No one knows for sure, but it’s possible that the tree death will stabilize, or even start to decline over the next few years. While the current mitigation efforts might help stem the tide, the primary hope is that an equilibrium will be reached as the most susceptible trees die and forest health is restored through better management. Fingers crossed.

From the horse’s mouth

Here’s the link to the NPS tree mortality article.

The Trees of Yosemite

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Meeting a celebrity

Gary Hart Photography: Lone Tree, Lake Wanaka, New Zealand

Lone Tree, Lake Wanaka, New Zealand
Sony a7R II
Sony/Zeiss 24-70 f4
20 seconds
F/16
ISO 200

For those who don’t recognize it, this is the much-photographed willow tree that inhabits Lake Wanaka on New Zealand’s South Island. I’ve seen it described “the most photographed tree in the world,” and while I doubt that’s true, it is at least among the world’s more photographed trees.

Seeing a popular subject like this for the first time is a lot like meeting a celebrity. While I’ve never been one to be terribly star-struck by famous subjects, I could certainly understand the tree’s appeal—a graceful trunk and spreading branches beside a shimmering lake beneath snow-capped peaks. Adding to the tree’s appeal is the fact that it usually juts from the lake and is surrounded by reflections.

Though we’d heard stories of mornings with close to 100 photographers crowding around the tree, the morning Don and I visited, the crowds had no doubt been kept at bay by a recent drought that has exposed the tree’s base, and by temperatures in the 20s. We were fortunate to share the scene with a half-dozen or so other good natured photographers who were more than happy to work together to ensure that no one was in anyone else’s way.

I was well aware of the popularity of this tree, and the difficulty of finding a fresh interpretation on my one-and-only visit. But that didn’t keep me from doing my best, and for such a simple image, there’s a lot going on behind the scenes to make it happen: foreground/background relationships, framing, depth of field, motion, and light all factored into my creation of this image.

Don and I had walked down to the tree the night before, so I’d had 12 hours or so to chew on my approach. Evaluating the scene in the pre-dawn gloaming, I started by determining the background I wanted. Since the snowy peaks were easily the most striking background feature, I found a position that I thought best aligned the peaks with the tree, eliminating most of the less appealing brown peaks on the right and all of a grove of evergreens on the left. But this just established the line I needed to be on—I still had to find the right distance and framing.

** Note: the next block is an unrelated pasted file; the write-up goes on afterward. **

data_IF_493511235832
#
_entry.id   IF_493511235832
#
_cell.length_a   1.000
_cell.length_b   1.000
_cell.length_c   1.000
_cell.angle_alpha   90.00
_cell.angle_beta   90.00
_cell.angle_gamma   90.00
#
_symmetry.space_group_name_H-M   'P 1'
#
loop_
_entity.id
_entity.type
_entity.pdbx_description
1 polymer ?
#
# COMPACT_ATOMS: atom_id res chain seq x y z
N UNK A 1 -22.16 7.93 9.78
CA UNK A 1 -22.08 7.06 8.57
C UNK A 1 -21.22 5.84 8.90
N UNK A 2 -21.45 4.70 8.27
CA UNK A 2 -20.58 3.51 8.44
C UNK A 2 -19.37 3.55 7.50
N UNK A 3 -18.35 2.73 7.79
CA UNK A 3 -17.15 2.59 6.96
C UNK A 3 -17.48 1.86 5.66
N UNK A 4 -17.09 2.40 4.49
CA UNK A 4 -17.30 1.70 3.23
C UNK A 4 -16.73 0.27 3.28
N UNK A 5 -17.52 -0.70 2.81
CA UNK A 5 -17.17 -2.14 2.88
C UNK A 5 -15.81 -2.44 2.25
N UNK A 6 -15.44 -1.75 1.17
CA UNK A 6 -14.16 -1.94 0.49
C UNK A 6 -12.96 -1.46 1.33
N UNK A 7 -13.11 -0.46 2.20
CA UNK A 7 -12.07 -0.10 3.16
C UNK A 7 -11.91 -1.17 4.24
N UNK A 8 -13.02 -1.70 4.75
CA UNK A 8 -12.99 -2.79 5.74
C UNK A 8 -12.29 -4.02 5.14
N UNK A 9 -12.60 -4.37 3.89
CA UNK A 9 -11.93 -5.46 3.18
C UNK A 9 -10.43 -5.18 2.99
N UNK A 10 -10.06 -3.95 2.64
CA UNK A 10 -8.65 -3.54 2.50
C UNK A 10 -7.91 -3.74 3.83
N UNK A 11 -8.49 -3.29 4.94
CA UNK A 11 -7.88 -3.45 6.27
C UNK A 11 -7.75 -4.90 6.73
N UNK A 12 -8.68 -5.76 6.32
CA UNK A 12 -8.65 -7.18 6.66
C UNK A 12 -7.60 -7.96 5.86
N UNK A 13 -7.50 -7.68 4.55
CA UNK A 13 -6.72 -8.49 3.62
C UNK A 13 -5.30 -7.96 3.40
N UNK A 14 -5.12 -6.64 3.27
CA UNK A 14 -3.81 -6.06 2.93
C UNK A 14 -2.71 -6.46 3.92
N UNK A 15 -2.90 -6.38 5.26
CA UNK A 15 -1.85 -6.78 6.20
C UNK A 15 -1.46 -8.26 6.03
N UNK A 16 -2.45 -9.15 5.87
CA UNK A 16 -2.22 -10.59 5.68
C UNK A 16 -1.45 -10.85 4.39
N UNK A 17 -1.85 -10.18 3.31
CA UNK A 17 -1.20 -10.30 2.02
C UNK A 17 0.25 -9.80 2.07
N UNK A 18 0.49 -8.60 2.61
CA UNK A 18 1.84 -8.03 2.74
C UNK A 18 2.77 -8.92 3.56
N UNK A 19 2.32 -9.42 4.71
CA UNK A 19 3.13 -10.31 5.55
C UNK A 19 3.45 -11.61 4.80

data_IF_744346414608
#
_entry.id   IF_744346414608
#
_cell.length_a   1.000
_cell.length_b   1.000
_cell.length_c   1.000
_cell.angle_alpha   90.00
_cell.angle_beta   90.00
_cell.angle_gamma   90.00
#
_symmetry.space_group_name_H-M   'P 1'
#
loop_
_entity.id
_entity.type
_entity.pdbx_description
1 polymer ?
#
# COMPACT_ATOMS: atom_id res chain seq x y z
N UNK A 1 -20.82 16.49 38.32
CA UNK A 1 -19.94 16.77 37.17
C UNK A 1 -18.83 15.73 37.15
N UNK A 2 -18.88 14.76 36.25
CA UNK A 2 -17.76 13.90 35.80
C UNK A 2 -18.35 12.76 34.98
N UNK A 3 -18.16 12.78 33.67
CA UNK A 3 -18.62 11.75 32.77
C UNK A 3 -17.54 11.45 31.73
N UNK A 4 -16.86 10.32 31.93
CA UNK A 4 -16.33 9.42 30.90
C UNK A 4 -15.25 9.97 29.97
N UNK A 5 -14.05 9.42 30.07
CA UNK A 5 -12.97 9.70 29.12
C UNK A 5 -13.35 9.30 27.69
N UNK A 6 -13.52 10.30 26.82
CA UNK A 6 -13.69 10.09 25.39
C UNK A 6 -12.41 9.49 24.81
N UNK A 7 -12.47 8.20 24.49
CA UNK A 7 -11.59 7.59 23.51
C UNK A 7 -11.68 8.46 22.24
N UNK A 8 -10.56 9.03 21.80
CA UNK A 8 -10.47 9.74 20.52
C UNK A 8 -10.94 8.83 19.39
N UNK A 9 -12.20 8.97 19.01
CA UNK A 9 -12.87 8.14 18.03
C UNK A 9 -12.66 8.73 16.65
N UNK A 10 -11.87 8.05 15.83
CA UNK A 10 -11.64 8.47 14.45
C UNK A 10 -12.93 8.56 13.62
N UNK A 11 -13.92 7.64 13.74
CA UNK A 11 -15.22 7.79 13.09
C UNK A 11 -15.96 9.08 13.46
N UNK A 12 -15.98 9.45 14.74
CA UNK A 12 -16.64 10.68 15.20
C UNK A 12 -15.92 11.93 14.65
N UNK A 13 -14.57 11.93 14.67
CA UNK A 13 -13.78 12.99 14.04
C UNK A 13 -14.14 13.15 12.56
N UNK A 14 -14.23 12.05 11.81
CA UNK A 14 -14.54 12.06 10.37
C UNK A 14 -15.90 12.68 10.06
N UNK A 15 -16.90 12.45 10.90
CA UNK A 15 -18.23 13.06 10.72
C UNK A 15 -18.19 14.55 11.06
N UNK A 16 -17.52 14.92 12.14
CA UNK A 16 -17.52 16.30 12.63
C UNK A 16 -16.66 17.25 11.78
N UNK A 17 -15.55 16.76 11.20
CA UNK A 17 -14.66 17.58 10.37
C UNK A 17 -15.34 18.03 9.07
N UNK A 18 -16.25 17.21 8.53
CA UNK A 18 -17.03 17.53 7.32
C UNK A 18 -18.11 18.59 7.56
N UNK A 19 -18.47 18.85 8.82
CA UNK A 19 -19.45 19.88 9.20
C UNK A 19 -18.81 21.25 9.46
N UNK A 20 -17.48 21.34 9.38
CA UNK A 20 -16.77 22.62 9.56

Since I didn’t find the exposed lakebed terribly appealing, and the pre-sunrise sky was pretty boring, I wanted a tight composition that minimized both. Most of the other photographers seemed to be shooting the scene fairly wide, but I found that by moving about 40 back from the tree, at around 70mm I could both compress the distance to the mountains and fill my frame with the tree. But 70mm created depth of field considerations that required careful selection of my f-stop and focus point. My DOF app told me that stopping down to f/16 and focusing about 40 feet behind the tree gave me sharpness from the tree back to the mountains, a fact I confirmed on my LCD after clicking this frame.

There was no wind to move the branches, but the lake surface was slightly disturbed by small waves. Because this was about 20 minutes before sunrise, the scene was still fairly dark and I had no problem using a long exposure to flatten the water.

But how much light? Often when presented with a striking tree, I try to put the tree entirely against the sky and underexpose slightly, so the tree stands out in silhouette. But the only way to position this tree against enough sky for an effective silhouette would have been to lay beneath it and shoot up. Not only would this have required an extremely wide focal length that would have shrunk the mountains and introduced far too many other less interesting elements, it would have also put me smack in the middle of everyone else’s frame.

Instead of a silhouette, I went the other direction, giving the scene extra light to allow the dark tree stand out in contrast to the bright lake, mountains, and sky. I’m not sure I would have tried this high-key solution had a silhouette been feasible, but in hindsight this was clearly the way to go. It’s a good reminder to not get so stuck in my conventional approach that I lose sight of other possibilities.

Join Don Smith and me in New Zealand next year


A Gallery of Outstanding Trees